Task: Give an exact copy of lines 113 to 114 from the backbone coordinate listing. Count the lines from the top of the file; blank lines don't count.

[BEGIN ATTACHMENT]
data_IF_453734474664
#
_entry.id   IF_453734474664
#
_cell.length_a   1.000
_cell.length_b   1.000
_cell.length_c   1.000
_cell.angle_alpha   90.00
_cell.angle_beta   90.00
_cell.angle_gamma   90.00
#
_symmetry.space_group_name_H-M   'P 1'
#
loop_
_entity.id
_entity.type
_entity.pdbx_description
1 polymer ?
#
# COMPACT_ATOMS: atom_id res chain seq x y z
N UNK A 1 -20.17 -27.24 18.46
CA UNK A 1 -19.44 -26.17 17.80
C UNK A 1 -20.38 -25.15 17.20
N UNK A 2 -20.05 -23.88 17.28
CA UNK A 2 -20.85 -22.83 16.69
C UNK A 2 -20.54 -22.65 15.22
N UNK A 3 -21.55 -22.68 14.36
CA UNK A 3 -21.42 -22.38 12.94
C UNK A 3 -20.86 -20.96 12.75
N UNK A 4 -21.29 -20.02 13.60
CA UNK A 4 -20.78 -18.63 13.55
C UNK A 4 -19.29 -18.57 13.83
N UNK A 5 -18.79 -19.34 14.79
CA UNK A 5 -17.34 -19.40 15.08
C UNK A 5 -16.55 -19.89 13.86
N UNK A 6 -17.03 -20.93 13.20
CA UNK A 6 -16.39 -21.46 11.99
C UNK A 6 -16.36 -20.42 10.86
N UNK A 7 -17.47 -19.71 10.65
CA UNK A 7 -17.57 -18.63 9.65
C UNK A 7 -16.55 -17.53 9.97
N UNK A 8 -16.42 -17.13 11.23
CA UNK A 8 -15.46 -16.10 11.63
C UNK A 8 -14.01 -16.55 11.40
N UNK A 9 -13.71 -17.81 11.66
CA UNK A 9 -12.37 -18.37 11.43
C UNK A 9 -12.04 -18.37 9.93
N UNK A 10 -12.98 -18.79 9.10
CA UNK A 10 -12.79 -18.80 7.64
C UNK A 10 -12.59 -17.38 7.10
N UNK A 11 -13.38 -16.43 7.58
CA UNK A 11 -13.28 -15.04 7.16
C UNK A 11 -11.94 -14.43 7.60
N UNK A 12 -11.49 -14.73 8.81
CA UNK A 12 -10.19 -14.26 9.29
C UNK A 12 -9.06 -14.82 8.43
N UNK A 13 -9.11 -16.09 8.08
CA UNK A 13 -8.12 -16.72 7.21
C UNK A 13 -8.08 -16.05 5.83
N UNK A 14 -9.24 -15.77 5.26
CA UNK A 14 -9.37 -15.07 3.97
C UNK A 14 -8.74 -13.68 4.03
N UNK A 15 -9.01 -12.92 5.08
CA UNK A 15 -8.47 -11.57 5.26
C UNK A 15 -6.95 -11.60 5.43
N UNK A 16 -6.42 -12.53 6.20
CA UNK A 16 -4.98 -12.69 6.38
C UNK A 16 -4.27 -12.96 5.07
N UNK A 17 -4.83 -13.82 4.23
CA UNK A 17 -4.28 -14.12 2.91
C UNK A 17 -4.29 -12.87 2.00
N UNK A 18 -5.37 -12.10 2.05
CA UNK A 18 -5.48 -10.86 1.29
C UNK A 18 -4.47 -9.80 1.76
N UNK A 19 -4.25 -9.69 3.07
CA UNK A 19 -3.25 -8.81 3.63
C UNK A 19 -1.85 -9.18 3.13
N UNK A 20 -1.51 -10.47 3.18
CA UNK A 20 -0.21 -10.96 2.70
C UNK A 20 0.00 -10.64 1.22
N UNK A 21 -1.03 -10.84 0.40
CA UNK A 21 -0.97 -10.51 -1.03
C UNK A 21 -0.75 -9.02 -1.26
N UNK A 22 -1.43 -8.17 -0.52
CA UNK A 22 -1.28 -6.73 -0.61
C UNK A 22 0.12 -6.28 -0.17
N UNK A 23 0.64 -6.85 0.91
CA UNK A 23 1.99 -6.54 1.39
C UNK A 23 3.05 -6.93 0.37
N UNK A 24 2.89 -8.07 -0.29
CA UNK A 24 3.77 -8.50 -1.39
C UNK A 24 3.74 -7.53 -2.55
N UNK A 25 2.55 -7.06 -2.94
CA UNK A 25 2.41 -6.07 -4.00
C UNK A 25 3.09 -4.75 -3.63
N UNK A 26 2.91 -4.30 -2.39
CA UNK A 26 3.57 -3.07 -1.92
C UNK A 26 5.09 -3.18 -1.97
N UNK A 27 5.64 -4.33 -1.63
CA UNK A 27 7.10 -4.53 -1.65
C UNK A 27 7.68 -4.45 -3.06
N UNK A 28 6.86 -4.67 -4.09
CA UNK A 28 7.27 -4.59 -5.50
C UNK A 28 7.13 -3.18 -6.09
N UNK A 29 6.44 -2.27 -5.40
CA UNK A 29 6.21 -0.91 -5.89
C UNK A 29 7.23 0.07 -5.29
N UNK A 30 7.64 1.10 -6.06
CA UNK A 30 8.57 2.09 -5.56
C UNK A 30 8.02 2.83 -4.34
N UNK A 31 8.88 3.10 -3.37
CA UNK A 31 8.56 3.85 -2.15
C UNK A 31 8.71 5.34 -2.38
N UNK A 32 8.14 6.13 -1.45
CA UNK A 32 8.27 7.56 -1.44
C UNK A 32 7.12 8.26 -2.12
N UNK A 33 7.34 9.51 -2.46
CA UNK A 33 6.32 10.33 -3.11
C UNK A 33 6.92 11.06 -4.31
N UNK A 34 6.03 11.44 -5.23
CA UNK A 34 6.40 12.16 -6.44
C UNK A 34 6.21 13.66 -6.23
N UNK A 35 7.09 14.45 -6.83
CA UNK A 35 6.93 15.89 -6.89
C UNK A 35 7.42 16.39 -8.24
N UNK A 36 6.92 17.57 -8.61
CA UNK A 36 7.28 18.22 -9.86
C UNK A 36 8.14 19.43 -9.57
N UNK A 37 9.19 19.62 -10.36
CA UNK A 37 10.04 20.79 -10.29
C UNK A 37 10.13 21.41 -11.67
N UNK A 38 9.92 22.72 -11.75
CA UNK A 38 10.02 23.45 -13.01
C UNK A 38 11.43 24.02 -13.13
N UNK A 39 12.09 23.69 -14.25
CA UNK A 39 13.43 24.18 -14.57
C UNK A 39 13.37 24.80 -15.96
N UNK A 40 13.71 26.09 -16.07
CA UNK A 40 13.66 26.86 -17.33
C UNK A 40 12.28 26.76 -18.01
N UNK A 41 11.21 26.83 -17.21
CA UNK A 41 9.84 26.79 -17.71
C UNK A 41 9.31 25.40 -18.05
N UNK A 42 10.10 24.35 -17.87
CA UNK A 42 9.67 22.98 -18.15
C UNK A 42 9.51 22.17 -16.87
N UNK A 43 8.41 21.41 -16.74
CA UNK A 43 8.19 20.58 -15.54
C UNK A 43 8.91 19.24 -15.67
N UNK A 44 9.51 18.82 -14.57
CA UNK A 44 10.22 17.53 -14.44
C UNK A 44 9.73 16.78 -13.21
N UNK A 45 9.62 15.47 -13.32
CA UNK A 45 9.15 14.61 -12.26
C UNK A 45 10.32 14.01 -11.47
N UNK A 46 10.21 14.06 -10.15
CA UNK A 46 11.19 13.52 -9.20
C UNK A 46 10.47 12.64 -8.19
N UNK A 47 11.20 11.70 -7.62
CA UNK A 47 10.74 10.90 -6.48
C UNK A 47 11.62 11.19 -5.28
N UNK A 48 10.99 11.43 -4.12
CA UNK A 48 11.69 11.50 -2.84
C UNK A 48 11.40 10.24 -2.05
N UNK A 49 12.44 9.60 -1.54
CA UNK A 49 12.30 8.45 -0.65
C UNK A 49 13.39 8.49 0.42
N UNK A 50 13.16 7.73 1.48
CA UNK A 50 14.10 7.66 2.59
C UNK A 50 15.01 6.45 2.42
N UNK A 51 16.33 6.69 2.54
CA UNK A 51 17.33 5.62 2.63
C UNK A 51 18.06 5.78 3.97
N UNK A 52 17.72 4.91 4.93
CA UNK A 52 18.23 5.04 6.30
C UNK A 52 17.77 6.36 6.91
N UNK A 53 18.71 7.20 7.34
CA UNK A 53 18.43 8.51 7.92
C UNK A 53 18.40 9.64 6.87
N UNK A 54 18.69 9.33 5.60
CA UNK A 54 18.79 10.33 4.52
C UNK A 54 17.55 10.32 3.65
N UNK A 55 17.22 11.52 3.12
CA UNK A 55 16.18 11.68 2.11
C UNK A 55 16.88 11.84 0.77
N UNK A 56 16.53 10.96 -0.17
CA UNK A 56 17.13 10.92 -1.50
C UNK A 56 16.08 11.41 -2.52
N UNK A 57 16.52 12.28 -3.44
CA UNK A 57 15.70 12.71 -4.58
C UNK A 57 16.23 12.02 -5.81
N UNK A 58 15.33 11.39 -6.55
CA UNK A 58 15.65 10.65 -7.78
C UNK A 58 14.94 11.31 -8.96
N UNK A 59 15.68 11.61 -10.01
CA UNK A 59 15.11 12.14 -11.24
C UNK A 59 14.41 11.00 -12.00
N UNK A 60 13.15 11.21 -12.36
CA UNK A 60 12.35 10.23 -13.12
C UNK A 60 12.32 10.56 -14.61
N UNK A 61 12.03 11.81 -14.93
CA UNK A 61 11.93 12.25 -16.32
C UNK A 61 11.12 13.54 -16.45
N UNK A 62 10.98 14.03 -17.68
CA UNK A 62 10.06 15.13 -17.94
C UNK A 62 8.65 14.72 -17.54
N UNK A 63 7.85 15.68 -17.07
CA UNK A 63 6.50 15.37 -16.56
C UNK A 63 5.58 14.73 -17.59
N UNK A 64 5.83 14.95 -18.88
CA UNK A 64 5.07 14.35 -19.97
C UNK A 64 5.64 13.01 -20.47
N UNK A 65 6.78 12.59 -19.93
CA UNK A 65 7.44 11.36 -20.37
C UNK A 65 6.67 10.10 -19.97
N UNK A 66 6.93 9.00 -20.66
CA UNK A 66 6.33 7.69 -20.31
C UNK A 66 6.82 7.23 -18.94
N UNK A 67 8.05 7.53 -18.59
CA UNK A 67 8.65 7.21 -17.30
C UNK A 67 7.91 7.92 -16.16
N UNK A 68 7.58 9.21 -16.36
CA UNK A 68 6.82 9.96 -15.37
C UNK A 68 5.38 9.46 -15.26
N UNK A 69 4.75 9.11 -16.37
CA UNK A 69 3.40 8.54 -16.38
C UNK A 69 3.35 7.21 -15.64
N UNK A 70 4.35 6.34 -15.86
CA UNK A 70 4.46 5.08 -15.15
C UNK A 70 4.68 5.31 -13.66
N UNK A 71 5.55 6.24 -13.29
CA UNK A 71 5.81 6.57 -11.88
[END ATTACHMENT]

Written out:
C UNK A 31 8.71 5.34 -2.38
N UNK A 32 8.14 6.13 -1.45